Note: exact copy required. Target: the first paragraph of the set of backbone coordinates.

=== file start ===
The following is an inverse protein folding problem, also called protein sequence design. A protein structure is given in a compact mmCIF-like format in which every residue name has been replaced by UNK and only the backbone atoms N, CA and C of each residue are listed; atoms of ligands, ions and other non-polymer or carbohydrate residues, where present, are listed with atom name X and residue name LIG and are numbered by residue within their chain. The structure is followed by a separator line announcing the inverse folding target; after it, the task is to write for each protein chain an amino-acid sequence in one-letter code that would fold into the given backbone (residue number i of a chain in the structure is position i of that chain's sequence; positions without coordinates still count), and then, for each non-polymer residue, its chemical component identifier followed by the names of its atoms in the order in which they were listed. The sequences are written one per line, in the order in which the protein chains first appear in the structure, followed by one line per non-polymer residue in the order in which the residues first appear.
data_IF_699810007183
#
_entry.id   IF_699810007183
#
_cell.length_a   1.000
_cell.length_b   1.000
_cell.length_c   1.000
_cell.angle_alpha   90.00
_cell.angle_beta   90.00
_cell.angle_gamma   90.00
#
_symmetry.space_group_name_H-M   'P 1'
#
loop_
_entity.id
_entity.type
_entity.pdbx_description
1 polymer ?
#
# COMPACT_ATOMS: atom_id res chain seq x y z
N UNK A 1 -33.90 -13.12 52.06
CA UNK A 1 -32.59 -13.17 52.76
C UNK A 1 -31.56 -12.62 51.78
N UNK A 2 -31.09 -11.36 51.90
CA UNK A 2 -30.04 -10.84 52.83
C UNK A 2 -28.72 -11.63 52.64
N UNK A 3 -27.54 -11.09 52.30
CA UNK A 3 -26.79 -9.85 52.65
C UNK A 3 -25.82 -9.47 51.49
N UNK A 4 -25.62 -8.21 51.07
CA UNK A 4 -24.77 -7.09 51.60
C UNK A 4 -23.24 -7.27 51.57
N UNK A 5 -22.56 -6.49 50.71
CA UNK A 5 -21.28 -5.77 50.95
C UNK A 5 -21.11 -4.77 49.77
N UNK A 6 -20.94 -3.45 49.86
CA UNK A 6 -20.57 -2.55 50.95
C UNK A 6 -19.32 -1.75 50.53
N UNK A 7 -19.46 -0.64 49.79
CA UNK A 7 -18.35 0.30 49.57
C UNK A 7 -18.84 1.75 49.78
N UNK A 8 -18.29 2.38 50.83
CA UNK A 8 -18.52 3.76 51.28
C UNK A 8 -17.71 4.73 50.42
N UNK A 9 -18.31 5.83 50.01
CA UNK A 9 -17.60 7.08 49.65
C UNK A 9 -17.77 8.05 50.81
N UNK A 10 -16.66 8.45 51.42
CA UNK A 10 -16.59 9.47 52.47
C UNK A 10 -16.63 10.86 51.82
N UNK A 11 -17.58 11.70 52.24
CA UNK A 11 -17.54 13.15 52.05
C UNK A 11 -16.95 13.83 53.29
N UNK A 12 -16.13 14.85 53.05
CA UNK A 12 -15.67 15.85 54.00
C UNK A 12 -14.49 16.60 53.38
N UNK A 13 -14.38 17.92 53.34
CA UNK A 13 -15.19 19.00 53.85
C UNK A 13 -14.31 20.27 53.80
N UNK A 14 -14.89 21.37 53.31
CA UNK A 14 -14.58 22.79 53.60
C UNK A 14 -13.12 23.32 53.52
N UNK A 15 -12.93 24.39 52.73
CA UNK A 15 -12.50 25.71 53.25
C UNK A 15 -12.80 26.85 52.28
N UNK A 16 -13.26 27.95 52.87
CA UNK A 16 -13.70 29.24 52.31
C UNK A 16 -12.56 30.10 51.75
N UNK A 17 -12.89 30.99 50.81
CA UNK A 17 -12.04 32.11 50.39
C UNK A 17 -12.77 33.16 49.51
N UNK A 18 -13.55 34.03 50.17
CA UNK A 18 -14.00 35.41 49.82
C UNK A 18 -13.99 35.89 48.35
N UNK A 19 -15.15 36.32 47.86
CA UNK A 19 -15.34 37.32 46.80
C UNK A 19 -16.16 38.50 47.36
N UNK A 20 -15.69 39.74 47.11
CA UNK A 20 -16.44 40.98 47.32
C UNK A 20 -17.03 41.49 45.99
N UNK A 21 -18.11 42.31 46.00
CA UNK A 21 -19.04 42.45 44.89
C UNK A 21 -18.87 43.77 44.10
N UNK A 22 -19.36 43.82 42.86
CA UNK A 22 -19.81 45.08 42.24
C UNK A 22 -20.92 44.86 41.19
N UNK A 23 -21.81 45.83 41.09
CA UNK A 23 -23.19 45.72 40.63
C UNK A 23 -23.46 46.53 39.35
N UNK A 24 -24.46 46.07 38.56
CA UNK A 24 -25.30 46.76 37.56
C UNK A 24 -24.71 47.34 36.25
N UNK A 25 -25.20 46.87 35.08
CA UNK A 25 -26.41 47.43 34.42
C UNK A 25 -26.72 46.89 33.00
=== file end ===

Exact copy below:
The following is an inverse protein folding problem, also called protein sequence design. A protein structure is given in a compact mmCIF-like format in which every residue name has been replaced by UNK and only the backbone atoms N, CA and C of each residue are listed; atoms of ligands, ions and other non-polymer or carbohydrate residues, where present, are listed with atom name X and residue name LIG and are numbered by residue within their chain. The structure is followed by a separator line announcing the inverse folding target; after it, the task is to write for each protein chain an amino-acid sequence in one-letter code that would fold into the given backbone (residue number i of a chain in the structure is position i of that chain's sequence; positions without coordinates still count), and then, for each non-polymer residue, its chemical component identifier followed by the names of its atoms in the order in which they were listed. The sequences are written one per line, in the order in which the protein chains first appear in the structure, followed by one line per non-polymer residue in the order in which the residues first appear.